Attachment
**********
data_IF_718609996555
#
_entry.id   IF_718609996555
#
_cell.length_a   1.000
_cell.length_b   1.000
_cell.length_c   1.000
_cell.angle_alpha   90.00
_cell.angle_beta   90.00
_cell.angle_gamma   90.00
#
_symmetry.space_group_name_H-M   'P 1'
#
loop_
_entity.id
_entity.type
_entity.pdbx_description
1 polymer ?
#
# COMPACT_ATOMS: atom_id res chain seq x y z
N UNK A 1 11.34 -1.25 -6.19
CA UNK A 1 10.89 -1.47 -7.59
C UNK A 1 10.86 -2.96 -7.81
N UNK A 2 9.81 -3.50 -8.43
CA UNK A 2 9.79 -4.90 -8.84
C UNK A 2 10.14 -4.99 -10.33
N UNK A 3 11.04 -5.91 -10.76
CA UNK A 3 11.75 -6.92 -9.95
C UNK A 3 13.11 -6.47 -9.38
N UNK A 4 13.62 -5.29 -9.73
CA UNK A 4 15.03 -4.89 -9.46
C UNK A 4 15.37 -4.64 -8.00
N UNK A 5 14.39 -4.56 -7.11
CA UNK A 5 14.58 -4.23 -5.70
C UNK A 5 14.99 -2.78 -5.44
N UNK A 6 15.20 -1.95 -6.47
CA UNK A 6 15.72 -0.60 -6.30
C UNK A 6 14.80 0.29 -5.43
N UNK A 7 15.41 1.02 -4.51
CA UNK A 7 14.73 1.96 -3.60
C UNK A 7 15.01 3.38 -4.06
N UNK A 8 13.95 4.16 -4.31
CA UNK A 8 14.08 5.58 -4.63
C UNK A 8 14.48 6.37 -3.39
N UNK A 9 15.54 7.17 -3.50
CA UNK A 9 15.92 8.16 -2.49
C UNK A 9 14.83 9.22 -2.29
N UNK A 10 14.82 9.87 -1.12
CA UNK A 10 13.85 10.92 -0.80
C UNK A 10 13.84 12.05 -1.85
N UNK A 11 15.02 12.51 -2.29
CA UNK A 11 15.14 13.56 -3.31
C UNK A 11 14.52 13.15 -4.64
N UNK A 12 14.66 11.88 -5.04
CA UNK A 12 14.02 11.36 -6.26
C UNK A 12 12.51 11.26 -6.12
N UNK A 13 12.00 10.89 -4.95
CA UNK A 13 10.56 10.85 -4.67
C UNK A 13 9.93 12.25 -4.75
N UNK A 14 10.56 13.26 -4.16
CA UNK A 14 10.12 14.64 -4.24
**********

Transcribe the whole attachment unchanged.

data_IF_718609996555
#
_entry.id   IF_718609996555
#
_cell.length_a   1.000
_cell.length_b   1.000
_cell.length_c   1.000
_cell.angle_alpha   90.00
_cell.angle_beta   90.00
_cell.angle_gamma   90.00
#
_symmetry.space_group_name_H-M   'P 1'
#
loop_
_entity.id
_entity.type
_entity.pdbx_description
1 polymer ?
#
# COMPACT_ATOMS: atom_id res chain seq x y z
N UNK A 1 11.34 -1.25 -6.19
CA UNK A 1 10.89 -1.47 -7.59
C UNK A 1 10.86 -2.96 -7.81
N UNK A 2 9.81 -3.50 -8.43
CA UNK A 2 9.79 -4.90 -8.84
C UNK A 2 10.14 -4.99 -10.33
N UNK A 3 11.04 -5.91 -10.76
CA UNK A 3 11.75 -6.92 -9.95
C UNK A 3 13.11 -6.47 -9.38
N UNK A 4 13.62 -5.29 -9.73
CA UNK A 4 15.03 -4.89 -9.46
C UNK A 4 15.37 -4.64 -8.00
N UNK A 5 14.39 -4.56 -7.11
CA UNK A 5 14.58 -4.23 -5.70
C UNK A 5 14.99 -2.78 -5.44
N UNK A 6 15.20 -1.95 -6.47
CA UNK A 6 15.72 -0.60 -6.30
C UNK A 6 14.80 0.29 -5.43
N UNK A 7 15.41 1.02 -4.51
CA UNK A 7 14.73 1.96 -3.60
C UNK A 7 15.01 3.38 -4.06
N UNK A 8 13.95 4.16 -4.31
CA UNK A 8 14.08 5.58 -4.63
C UNK A 8 14.48 6.37 -3.39
N UNK A 9 15.54 7.17 -3.50
CA UNK A 9 15.92 8.16 -2.49
C UNK A 9 14.83 9.22 -2.29
N UNK A 10 14.82 9.87 -1.12
CA UNK A 10 13.85 10.92 -0.80
C UNK A 10 13.84 12.05 -1.85
N UNK A 11 15.02 12.51 -2.29
CA UNK A 11 15.14 13.56 -3.31
C UNK A 11 14.52 13.15 -4.64
N UNK A 12 14.66 11.88 -5.04
CA UNK A 12 14.02 11.36 -6.26
C UNK A 12 12.51 11.26 -6.12
N UNK A 13 12.00 10.89 -4.95
CA UNK A 13 10.56 10.85 -4.67
C UNK A 13 9.93 12.25 -4.75
N UNK A 14 10.56 13.26 -4.16
CA UNK A 14 10.12 14.64 -4.24